Obviously the longer you breastfeed your baby, the more benefits you both receive however, know that whatever your breastfeeding goals may be, any amount of breastfeeding is better than no breastfeeding at all!
Almost all women physically can breastfeed with the help of quality education and support. Remember though, while breastfeeding is natural it is a learned skill, so give yourself at least six weeks for everything to come together. With that said, here are 10 great reasons to breastfeed your baby:
- It all starts with the colostrum, which is a mum’s first milk. It’s so rich in antibodies and lots of other good stuff that we often call it baby’s first immunisation.
- The act of breastfeeding itself is super important because of the jaw action required, it helps develop those muscles and in turn promotes better tooth alignment.
- Breastfeeding improves baby’s eyesight and hand/eye coordination. The distance between baby and mum and the fact we swap breasts encourages eyesight development and helps baby develop a good aim!
- We can’t ignore all the lovely brain-boosting antibodies in breast milk that has never been able to be replicated in formula, which is why not being breastfed can lead to a lower IQ.
- Formula-fed babies just don’t have the same resistance to disease, especially ear infections and gastro. And it’s been proven that not breastfeeding increases the risk of SIDS.
- Breastfeeding helps your body return to your pre-pregnancy state quicker. The act of breastfeeding contracts the uterus quite quickly, and burns a few more kilojoules, about 1600 a day, as well as the fact that your metabolic rate is higher during lactation.
- If you haven’t breastfed, you are more likely to get cancer of the breast or ovaries, heart disease and osteoporosis.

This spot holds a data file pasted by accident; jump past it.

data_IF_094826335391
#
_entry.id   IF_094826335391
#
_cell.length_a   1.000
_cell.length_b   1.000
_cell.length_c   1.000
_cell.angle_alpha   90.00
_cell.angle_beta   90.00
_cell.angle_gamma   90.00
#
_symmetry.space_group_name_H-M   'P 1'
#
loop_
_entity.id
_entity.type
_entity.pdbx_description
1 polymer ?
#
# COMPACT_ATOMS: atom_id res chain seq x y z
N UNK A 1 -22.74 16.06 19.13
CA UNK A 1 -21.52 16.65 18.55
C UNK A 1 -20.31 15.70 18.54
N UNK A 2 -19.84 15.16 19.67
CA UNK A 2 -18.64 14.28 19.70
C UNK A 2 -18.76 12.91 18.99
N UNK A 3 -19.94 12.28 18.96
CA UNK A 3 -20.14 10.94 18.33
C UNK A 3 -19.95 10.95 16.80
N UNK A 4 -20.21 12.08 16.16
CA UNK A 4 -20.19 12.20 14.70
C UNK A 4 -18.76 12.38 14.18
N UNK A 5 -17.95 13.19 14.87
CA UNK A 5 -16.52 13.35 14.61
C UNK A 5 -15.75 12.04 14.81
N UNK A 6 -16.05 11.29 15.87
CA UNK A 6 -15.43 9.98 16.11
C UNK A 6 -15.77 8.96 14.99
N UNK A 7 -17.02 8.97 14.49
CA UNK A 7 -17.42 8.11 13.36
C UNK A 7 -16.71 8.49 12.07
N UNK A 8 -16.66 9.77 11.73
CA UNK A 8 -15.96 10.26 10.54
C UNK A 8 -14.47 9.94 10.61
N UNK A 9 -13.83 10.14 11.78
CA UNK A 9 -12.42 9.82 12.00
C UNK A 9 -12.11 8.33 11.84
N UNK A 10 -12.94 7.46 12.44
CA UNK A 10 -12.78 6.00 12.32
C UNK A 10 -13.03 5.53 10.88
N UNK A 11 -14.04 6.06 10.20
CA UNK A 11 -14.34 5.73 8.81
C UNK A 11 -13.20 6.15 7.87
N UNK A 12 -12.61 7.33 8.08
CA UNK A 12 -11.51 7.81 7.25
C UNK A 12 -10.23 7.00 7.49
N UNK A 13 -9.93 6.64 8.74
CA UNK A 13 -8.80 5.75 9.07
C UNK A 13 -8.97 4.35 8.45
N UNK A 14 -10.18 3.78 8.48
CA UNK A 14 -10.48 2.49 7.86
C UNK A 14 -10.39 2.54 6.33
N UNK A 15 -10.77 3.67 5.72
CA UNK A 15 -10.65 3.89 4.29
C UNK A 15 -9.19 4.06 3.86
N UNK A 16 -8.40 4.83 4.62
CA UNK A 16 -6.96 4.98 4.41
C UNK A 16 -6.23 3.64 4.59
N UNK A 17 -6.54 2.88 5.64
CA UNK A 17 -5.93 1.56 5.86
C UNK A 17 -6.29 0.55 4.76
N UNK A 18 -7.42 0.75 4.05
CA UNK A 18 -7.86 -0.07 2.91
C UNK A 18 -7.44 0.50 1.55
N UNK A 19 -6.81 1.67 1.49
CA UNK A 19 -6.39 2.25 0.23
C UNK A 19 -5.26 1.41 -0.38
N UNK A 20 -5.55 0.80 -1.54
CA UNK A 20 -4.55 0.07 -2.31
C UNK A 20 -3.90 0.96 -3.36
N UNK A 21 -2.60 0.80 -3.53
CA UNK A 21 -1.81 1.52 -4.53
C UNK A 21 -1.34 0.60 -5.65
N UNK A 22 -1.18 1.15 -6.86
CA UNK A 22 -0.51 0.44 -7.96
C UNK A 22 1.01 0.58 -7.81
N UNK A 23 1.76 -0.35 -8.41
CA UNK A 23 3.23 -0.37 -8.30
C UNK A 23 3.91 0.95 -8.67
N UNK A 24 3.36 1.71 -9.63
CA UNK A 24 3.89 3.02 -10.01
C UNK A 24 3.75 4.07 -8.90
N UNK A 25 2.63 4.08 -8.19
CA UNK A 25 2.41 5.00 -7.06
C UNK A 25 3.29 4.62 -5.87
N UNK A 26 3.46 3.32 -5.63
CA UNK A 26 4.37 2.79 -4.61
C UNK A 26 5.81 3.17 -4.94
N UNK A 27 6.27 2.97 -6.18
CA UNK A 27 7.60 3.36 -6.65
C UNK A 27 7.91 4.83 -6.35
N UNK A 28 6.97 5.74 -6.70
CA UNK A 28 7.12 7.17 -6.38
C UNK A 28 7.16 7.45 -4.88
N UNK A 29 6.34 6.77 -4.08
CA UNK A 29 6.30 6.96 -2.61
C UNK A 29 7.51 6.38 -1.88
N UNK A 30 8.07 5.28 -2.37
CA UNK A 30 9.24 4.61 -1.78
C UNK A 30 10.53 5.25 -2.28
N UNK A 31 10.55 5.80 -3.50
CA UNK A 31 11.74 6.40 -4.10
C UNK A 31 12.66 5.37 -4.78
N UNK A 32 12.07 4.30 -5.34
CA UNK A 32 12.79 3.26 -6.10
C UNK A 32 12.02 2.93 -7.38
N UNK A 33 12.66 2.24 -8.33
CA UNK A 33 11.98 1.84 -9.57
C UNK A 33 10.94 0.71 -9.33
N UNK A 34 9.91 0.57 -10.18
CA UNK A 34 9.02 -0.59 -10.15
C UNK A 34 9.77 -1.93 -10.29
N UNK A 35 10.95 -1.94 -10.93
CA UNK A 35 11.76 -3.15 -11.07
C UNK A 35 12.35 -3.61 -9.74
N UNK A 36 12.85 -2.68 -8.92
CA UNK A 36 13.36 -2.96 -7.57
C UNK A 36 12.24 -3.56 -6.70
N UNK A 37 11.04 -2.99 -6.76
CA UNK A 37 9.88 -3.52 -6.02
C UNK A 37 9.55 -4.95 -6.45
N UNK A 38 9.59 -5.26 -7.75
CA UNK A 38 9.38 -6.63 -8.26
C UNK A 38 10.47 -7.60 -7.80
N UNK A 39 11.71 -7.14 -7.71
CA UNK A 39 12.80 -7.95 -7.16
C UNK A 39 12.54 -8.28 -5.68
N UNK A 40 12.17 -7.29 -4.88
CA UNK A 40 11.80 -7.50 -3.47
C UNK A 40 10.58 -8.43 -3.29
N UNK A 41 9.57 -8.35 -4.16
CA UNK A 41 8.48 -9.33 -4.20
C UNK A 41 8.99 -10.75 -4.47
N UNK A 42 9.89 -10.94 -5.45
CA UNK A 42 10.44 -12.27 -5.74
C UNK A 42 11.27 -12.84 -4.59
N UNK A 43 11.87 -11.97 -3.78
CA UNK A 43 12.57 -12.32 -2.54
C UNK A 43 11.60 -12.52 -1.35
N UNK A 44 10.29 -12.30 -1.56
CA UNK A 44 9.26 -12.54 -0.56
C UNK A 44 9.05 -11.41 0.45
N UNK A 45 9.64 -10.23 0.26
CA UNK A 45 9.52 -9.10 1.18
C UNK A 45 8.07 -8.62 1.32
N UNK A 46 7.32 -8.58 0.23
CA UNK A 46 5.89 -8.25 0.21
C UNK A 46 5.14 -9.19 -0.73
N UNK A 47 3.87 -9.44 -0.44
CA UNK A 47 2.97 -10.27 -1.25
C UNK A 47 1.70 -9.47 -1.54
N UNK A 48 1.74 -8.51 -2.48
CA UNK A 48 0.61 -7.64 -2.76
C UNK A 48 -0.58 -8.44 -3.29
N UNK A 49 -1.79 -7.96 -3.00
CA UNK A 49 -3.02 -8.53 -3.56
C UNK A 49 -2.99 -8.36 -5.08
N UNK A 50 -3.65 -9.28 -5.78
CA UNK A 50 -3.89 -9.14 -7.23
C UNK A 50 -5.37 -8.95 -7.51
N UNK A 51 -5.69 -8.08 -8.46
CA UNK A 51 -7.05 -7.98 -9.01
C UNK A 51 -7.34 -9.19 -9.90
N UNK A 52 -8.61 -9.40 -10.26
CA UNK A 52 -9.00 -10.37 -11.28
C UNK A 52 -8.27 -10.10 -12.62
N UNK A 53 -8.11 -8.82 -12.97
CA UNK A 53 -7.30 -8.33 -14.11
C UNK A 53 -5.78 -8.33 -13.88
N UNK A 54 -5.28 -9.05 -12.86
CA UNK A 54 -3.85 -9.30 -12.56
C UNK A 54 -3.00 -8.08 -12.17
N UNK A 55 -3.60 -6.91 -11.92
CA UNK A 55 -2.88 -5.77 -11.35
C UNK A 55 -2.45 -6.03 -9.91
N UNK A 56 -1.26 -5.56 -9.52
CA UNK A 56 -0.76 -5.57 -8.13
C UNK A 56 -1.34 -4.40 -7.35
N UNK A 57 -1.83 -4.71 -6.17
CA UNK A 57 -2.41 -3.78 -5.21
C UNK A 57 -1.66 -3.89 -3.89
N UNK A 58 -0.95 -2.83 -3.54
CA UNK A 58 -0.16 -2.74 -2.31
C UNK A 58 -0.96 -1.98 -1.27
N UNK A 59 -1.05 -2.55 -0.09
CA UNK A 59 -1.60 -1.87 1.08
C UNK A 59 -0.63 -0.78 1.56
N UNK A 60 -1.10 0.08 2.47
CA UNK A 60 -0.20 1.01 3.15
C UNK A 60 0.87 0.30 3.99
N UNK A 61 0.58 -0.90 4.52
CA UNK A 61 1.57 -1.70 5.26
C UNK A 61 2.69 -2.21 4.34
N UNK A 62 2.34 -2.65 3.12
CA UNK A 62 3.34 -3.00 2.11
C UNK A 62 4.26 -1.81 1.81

- Periods take longer to return so it can be a natural contraceptive and child spacer.
- A breastfeed baby is very portable; you don’t need to take anything with you except your breasts! What’s easier than that?
- Breastfeeding is really important to our environment. The carbon footprint a breastfed baby leaves is virtually zero, yet for a formula-fed baby there’s the manufacture of formula, the tins, bottles, teats, sterilising equipment, even the extra sanitary products the mums require as well as the landfill when they are used and thrown away, then there’s all the extra dairy cattle to raise, and even all the fuel required for transportation, it just adds up and up.
The World Health Organisation recommends exclusive breastfeeding up to 6 months of age, with continued breastfeeding along with appropriate complementary foods up to two years of age or beyond.
It is a fact of life that every parent is proud of their baby and believes their little person is the most beautiful in the world. Social media has become the perfect platform to share the pride, but at what point does sharing and caring cross safety boundaries? And when does a little become too much?
We’ve always known that baby teeth are important. But now we understand even more about what we need to do to protect our children’s teeth. And why it’s essential that we do. Tooth decay is the most common chronic childhood disease. In Australia - around 50% of children will have at least one hole in their teeth by the age of 5 years. But this can be largely prevented by following just a few simple steps.
Massage has a noble history relating to his benefits, not just for young children but for adults as well. Some cultures use massage as a routine part of their overall health and well-being, particularly Asian and African countries. For others, it is more of a strategy used for stress management and general relaxation.
Learning how to calm a crying baby can feel like a draining, never-ending endeavour for a new parent. Sometimes there’s an easy fix: feeding, a burp, a nappy change… Other times it might feel like you’ve done everything in your power, but the baby just keeps on crying. If you can’t identify a reason for it, your baby might just be feeling overwhelmed, tired or upset. So, how to calm a crying baby in this situation?
Many women who have experienced labour and childbirth reflect on the support they received from their partner or other support person. Sharing the pleasure and the pain at such a special time, can make it a completely amazing experience.